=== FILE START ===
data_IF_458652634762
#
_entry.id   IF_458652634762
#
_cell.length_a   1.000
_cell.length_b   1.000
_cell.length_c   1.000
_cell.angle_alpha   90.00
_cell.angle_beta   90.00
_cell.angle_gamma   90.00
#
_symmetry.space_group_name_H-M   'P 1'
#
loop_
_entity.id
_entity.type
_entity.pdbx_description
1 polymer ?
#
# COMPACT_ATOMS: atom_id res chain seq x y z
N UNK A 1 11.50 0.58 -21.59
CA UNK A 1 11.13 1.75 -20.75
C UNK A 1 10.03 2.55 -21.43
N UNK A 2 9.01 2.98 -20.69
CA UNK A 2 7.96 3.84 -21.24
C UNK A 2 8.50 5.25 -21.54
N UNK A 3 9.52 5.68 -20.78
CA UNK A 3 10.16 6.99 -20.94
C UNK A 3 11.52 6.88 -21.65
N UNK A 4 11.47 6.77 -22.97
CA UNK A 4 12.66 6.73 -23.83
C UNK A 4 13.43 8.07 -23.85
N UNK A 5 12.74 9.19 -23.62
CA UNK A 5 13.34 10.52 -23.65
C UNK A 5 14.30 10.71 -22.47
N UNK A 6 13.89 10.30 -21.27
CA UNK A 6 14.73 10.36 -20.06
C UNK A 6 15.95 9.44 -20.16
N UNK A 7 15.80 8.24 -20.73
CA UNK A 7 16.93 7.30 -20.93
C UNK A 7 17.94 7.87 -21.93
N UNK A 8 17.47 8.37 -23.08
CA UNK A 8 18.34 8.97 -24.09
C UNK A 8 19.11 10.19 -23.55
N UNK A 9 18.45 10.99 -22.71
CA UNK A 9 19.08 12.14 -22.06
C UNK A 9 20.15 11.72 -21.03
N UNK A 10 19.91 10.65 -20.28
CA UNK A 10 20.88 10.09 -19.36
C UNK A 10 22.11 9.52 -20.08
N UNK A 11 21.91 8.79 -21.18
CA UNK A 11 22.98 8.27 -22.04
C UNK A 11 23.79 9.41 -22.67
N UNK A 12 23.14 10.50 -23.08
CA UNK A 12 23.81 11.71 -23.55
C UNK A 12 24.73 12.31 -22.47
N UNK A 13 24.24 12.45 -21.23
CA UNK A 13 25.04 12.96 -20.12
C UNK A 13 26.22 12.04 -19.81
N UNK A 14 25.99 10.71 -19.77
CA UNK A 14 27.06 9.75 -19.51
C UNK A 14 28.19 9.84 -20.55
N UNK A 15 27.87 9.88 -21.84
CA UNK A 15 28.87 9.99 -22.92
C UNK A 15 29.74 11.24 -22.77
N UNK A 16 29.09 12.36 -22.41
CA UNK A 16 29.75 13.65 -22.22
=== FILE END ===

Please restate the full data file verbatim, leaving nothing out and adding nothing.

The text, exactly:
data_IF_458652634762
#
_entry.id   IF_458652634762
#
_cell.length_a   1.000
_cell.length_b   1.000
_cell.length_c   1.000
_cell.angle_alpha   90.00
_cell.angle_beta   90.00
_cell.angle_gamma   90.00
#
_symmetry.space_group_name_H-M   'P 1'
#
loop_
_entity.id
_entity.type
_entity.pdbx_description
1 polymer ?
#
# COMPACT_ATOMS: atom_id res chain seq x y z
N UNK A 1 11.50 0.58 -21.59
CA UNK A 1 11.13 1.75 -20.75
C UNK A 1 10.03 2.55 -21.43
N UNK A 2 9.01 2.98 -20.69
CA UNK A 2 7.96 3.84 -21.24
C UNK A 2 8.50 5.25 -21.54
N UNK A 3 9.52 5.68 -20.78
CA UNK A 3 10.16 6.99 -20.94
C UNK A 3 11.52 6.88 -21.65
N UNK A 4 11.47 6.77 -22.97
CA UNK A 4 12.66 6.73 -23.83
C UNK A 4 13.43 8.07 -23.85
N UNK A 5 12.74 9.19 -23.62
CA UNK A 5 13.34 10.52 -23.65
C UNK A 5 14.30 10.71 -22.47
N UNK A 6 13.89 10.30 -21.27
CA UNK A 6 14.73 10.36 -20.06
C UNK A 6 15.95 9.44 -20.16
N UNK A 7 15.80 8.24 -20.73
CA UNK A 7 16.93 7.30 -20.93
C UNK A 7 17.94 7.87 -21.93
N UNK A 8 17.47 8.37 -23.08
CA UNK A 8 18.34 8.97 -24.09
C UNK A 8 19.11 10.19 -23.55
N UNK A 9 18.45 10.99 -22.71
CA UNK A 9 19.08 12.14 -22.06
C UNK A 9 20.15 11.72 -21.03
N UNK A 10 19.91 10.65 -20.28
CA UNK A 10 20.88 10.09 -19.36
C UNK A 10 22.11 9.52 -20.08
N UNK A 11 21.91 8.79 -21.18
CA UNK A 11 22.98 8.27 -22.04
C UNK A 11 23.79 9.41 -22.67
N UNK A 12 23.14 10.50 -23.08
CA UNK A 12 23.81 11.71 -23.55
C UNK A 12 24.73 12.31 -22.47
N UNK A 13 24.24 12.45 -21.23
CA UNK A 13 25.04 12.96 -20.12
C UNK A 13 26.22 12.04 -19.81
N UNK A 14 25.99 10.71 -19.77
CA UNK A 14 27.06 9.75 -19.51
C UNK A 14 28.19 9.84 -20.55
N UNK A 15 27.87 9.88 -21.84
CA UNK A 15 28.87 9.99 -22.92
C UNK A 15 29.74 11.24 -22.77
N UNK A 16 29.09 12.36 -22.41
CA UNK A 16 29.75 13.65 -22.22